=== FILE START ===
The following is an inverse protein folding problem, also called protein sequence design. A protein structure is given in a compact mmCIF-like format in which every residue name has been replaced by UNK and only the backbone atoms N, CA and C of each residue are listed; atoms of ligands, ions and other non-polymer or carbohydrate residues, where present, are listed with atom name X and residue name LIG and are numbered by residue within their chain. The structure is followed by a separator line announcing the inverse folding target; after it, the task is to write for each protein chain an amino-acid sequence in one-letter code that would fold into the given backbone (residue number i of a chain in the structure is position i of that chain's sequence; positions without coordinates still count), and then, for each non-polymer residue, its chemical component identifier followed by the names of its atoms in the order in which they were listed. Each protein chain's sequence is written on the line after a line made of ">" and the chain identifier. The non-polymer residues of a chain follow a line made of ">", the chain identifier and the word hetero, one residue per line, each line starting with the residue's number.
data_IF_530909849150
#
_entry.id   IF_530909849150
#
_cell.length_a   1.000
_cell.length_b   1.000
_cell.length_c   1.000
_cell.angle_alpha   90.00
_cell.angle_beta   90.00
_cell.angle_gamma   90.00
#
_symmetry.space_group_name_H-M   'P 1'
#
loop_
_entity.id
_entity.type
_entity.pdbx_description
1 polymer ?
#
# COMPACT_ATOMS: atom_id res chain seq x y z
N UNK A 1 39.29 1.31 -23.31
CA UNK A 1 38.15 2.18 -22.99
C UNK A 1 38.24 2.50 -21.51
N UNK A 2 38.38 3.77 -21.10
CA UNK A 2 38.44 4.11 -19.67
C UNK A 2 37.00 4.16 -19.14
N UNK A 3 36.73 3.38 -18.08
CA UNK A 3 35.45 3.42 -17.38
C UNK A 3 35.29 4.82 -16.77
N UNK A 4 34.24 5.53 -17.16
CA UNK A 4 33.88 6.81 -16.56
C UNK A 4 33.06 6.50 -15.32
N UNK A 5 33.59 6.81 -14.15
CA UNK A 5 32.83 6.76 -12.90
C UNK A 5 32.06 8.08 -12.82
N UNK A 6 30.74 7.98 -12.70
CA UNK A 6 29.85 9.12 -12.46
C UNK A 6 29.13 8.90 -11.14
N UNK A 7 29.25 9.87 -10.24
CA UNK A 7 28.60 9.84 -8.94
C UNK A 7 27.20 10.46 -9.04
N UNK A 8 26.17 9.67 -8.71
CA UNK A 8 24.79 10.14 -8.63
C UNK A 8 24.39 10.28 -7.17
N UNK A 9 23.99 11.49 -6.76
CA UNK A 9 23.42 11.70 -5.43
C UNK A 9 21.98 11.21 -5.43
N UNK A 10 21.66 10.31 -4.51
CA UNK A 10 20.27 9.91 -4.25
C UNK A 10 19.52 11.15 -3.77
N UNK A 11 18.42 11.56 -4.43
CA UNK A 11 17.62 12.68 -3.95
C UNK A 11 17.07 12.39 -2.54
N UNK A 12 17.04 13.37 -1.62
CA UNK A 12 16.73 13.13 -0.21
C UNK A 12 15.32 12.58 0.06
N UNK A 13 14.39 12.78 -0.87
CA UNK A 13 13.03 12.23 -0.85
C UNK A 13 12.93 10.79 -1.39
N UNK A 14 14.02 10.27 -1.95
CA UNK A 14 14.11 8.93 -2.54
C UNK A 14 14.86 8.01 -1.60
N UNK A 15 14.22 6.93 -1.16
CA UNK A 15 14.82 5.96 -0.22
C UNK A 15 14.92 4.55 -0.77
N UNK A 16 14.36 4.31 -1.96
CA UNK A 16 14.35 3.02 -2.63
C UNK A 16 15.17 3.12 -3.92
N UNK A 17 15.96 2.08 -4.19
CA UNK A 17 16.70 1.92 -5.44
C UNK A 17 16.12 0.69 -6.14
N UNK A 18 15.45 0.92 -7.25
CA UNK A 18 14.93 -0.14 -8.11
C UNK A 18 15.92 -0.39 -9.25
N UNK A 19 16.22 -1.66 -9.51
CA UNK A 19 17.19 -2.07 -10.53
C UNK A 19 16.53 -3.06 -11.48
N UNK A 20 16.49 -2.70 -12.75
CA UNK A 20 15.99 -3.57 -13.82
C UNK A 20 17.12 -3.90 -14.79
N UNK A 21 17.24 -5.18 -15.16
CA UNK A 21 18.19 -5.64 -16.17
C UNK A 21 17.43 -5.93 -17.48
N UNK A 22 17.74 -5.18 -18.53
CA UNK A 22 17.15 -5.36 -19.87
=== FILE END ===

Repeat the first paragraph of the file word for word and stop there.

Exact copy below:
The following is an inverse protein folding problem, also called protein sequence design. A protein structure is given in a compact mmCIF-like format in which every residue name has been replaced by UNK and only the backbone atoms N, CA and C of each residue are listed; atoms of ligands, ions and other non-polymer or carbohydrate residues, where present, are listed with atom name X and residue name LIG and are numbered by residue within their chain. The structure is followed by a separator line announcing the inverse folding target; after it, the task is to write for each protein chain an amino-acid sequence in one-letter code that would fold into the given backbone (residue number i of a chain in the structure is position i of that chain's sequence; positions without coordinates still count), and then, for each non-polymer residue, its chemical component identifier followed by the names of its atoms in the order in which they were listed. Each protein chain's sequence is written on the line after a line made of ">" and the chain identifier. The non-polymer residues of a chain follow a line made of ">", the chain identifier and the word hetero, one residue per line, each line starting with the residue's number.